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The Olympic biathlon – Recent advances and perspectives after Pyeongchang
Mid Sweden University, Faculty of Human Sciences, Department of Health Sciences.ORCID iD: 0000-0002-5574-8679
Mid Sweden University, Faculty of Human Sciences, Department of Health Sciences.
Mid Sweden University, Faculty of Human Sciences, Department of Health Sciences. UiT The Arctic University of Norway, Tromsø, Norway; The University of British Columbia, Vancouver, BC, Canada.ORCID iD: 0000-0002-3814-6246
2018 (English)In: Frontiers in Physiology, ISSN 1664-042X, E-ISSN 1664-042X, Vol. 9, article id 796Article in journal (Refereed) Published
Abstract [en]

The biathlon, combining cross-country ski skating with rifle marksmanship, has been an Olympic event since the Winter Games in Squaw Valley, United States, in 1960. As a consequence of replacing the classical with the skating technique in the 1980s, as well as considerable improvements in equipment and preparation of ski tracks and more effective training, the average biathlon skiing speed has increased substantially. Moreover, the mass-start, pursuit, and sprint races have been introduced. Indeed, two of the four current individual Olympic biathlon competitions involve mass-starts, where tactics play a major role and the outcome is often decided during the last round of shooting or final sprint. Biathlon is a demanding endurance sport requiring extensive aerobic capacity. The wide range of speeds and slopes involved requires biathletes to alternate continuously between and adapt different skating sub-techniques duringraces, a technical complexity that places a premium on efficiency. Although the relative amounts of endurance training at different levels of intensity have remained essentially constant during recent decades, today’s biathletes perform more specific endurance training on roller skis on terrain similar to that used for competition, with more focus on the upper-body, systematic strength and power training and skiing at higher speeds. Success in the biathlon also requires accurate and rapid shooting while simultaneously recovering from high-intensity skiing. Many different factors, including body sway, triggering behavior, and even psychology, influence the shooting performance. Thus, the complexity of biathlon deserves a greater research focus on areas such as race tactics, skating techniques, or shooting process.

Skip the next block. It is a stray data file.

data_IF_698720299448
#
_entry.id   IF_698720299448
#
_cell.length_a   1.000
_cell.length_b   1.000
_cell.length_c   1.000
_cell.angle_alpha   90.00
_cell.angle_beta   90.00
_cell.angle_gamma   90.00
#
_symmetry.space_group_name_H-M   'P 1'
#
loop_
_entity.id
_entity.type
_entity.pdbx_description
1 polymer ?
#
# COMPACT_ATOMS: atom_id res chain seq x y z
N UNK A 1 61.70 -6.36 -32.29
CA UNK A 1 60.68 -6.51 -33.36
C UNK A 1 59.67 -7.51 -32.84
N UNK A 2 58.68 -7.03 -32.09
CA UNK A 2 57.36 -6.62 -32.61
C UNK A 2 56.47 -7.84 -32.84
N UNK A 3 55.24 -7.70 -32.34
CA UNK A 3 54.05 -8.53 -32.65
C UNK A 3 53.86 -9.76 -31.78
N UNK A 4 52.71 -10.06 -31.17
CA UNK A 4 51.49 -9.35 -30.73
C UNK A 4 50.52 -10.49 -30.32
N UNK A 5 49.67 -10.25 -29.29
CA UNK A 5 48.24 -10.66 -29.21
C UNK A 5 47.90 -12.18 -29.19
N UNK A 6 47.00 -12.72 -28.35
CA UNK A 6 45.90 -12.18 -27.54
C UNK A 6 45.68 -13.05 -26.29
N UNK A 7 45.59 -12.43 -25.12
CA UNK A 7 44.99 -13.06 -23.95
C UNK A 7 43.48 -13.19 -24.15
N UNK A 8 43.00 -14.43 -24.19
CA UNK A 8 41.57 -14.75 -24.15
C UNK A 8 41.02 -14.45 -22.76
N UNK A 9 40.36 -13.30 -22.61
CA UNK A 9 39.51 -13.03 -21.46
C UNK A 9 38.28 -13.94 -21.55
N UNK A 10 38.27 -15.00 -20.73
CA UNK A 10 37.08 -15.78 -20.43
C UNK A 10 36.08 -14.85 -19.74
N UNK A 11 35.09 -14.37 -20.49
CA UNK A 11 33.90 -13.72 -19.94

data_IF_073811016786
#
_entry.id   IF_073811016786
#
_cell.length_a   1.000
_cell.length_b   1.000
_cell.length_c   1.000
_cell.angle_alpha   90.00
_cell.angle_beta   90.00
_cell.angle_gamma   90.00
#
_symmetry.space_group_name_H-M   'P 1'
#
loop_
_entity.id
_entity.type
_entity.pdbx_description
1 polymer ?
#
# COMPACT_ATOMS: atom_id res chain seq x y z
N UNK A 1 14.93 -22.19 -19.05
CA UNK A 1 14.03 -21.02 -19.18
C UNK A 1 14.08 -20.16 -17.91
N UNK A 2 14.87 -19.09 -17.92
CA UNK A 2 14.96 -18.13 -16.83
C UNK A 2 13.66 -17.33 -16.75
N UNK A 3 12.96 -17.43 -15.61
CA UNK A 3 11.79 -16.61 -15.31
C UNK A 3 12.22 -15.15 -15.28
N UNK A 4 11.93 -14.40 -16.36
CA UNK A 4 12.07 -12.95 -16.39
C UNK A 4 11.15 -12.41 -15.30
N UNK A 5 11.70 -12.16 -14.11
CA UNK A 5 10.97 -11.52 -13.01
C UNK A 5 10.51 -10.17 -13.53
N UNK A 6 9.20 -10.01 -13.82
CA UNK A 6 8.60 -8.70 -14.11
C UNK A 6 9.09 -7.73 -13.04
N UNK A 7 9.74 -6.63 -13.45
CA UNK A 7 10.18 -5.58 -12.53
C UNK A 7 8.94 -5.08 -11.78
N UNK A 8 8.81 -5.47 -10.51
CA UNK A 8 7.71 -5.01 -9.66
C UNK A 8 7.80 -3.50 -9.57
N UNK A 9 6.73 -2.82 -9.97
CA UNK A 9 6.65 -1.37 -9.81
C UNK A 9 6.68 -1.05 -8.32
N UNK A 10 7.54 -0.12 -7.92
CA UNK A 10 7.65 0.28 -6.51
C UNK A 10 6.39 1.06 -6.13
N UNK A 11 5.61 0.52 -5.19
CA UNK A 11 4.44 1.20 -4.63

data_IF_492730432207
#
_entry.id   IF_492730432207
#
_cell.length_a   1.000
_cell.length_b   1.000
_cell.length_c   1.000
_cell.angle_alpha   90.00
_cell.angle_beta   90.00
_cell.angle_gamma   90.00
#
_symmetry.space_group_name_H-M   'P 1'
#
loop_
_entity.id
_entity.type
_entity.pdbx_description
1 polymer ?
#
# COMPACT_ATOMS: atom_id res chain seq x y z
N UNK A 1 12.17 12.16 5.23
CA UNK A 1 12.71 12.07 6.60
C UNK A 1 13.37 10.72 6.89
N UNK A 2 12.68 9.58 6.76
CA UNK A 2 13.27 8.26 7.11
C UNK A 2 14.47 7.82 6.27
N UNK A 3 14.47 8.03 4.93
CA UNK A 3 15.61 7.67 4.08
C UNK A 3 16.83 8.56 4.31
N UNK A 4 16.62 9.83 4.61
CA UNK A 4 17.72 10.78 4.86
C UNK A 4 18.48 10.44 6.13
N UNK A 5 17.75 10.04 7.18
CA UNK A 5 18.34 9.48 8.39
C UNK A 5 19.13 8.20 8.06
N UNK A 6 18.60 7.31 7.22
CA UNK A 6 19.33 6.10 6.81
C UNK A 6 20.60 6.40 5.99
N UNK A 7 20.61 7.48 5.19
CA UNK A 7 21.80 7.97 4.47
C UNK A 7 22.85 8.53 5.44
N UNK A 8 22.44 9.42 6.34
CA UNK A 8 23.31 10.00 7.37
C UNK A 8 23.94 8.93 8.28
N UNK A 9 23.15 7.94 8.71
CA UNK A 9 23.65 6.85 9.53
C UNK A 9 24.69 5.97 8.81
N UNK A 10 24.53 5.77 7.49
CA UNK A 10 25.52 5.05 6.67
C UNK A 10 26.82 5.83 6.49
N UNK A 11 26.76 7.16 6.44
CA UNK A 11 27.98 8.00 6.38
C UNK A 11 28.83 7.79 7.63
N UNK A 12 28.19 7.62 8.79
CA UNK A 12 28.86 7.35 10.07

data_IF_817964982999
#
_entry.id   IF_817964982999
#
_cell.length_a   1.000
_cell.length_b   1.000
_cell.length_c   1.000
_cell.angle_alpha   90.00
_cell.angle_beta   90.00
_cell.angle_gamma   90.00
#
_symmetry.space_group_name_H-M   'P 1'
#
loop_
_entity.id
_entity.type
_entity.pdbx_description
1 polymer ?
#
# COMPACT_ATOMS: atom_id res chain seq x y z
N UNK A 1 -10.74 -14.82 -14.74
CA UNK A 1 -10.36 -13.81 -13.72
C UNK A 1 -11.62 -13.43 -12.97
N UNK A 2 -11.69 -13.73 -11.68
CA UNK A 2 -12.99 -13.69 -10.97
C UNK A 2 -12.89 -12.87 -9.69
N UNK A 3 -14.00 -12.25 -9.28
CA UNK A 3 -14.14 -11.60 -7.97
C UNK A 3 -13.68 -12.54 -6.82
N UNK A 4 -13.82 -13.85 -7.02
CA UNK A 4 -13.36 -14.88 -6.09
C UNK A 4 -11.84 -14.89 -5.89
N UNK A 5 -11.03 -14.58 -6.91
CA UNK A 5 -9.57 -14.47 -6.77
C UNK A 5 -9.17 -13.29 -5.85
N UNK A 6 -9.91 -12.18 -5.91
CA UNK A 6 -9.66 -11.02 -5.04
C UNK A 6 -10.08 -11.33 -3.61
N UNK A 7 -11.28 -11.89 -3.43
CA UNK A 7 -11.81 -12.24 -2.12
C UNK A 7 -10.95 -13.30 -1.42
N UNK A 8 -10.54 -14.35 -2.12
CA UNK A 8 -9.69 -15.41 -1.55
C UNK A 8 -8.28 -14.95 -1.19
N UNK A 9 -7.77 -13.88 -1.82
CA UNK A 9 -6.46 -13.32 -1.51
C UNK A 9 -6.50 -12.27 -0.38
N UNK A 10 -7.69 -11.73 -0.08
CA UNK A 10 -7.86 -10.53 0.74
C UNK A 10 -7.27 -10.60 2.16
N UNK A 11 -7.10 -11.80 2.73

Place, publisher, year, edition, pages
2018. Vol. 9, article id 796
Keywords [en]
performance, physiology, shooting, skiing, training
National Category
Sport and Fitness Sciences
Identifiers
URN: urn:nbn:se:miun:diva-34056DOI: 10.3389/fphys.2018.00796ISI: 000437003100001PubMedID: 30013486OAI: oai:DiVA.org:miun-34056DiVA, id: diva2:1229763
Available from: 2018-07-02 Created: 2018-07-02 Last updated: 2018-08-13Bibliographically approved

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Laaksonen, MarkoJonsson, MalinHolmberg, Hans-Christer
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